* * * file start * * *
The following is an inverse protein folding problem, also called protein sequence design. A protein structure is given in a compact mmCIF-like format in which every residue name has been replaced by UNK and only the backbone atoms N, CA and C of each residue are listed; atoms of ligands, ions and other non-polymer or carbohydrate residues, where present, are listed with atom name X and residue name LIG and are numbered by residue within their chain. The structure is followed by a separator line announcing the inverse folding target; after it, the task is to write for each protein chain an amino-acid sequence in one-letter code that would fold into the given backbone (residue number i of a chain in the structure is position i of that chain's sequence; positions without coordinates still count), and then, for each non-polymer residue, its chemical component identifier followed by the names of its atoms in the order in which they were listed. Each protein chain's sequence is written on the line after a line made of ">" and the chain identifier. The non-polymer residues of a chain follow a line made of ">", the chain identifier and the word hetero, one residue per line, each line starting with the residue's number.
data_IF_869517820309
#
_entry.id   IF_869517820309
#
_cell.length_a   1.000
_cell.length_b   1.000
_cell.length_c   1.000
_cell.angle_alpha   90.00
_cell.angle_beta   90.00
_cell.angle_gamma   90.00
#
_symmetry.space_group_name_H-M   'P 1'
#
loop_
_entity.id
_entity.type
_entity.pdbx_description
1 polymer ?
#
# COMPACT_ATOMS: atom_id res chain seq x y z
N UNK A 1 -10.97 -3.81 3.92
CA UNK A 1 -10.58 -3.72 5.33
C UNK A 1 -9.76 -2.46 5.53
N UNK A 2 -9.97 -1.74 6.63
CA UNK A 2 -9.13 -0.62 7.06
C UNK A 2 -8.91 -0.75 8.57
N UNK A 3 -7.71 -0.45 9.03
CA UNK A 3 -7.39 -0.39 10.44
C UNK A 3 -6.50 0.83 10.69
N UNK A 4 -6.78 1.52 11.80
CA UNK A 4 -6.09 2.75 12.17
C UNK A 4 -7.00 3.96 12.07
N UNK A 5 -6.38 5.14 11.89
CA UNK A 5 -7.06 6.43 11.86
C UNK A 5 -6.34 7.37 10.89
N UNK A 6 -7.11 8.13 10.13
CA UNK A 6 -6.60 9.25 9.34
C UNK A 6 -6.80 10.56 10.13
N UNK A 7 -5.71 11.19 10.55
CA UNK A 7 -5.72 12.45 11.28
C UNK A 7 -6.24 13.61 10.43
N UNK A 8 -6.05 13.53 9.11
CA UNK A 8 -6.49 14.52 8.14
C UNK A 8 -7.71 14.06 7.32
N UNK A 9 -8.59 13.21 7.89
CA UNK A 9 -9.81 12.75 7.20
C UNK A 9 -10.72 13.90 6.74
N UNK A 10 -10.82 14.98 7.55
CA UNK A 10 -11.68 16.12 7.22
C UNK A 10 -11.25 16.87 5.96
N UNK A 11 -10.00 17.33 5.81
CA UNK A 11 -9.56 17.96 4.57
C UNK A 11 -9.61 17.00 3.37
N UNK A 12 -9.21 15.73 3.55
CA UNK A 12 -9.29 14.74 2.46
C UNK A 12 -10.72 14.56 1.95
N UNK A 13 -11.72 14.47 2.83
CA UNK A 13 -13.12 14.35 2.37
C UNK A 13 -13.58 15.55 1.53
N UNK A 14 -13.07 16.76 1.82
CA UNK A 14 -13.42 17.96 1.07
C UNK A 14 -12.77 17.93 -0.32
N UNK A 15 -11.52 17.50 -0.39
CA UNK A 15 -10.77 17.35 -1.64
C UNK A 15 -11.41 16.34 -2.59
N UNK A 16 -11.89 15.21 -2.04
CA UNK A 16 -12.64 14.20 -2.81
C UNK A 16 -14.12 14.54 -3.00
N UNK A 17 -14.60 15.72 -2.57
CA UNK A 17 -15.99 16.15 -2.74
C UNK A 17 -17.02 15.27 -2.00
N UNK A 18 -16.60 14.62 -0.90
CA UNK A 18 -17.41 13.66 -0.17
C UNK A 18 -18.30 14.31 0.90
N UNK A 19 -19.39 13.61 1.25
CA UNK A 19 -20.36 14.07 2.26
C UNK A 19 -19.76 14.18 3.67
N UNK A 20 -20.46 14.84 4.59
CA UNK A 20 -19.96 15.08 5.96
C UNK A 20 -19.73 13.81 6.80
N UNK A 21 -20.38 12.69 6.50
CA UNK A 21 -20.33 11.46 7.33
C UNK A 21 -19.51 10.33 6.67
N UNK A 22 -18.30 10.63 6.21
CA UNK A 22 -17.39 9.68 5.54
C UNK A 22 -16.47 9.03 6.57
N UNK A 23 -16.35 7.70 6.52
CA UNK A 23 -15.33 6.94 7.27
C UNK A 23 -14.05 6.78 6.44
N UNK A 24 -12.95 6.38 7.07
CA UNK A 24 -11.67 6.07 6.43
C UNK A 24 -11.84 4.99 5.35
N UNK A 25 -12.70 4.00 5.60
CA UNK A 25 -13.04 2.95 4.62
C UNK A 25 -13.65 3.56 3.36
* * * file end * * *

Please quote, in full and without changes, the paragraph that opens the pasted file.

The following is an inverse protein folding problem, also called protein sequence design. A protein structure is given in a compact mmCIF-like format in which every residue name has been replaced by UNK and only the backbone atoms N, CA and C of each residue are listed; atoms of ligands, ions and other non-polymer or carbohydrate residues, where present, are listed with atom name X and residue name LIG and are numbered by residue within their chain. The structure is followed by a separator line announcing the inverse folding target; after it, the task is to write for each protein chain an amino-acid sequence in one-letter code that would fold into the given backbone (residue number i of a chain in the structure is position i of that chain's sequence; positions without coordinates still count), and then, for each non-polymer residue, its chemical component identifier followed by the names of its atoms in the order in which they were listed. Each protein chain's sequence is written on the line after a line made of ">" and the chain identifier. The non-polymer residues of a chain follow a line made of ">", the chain identifier and the word hetero, one residue per line, each line starting with the residue's number.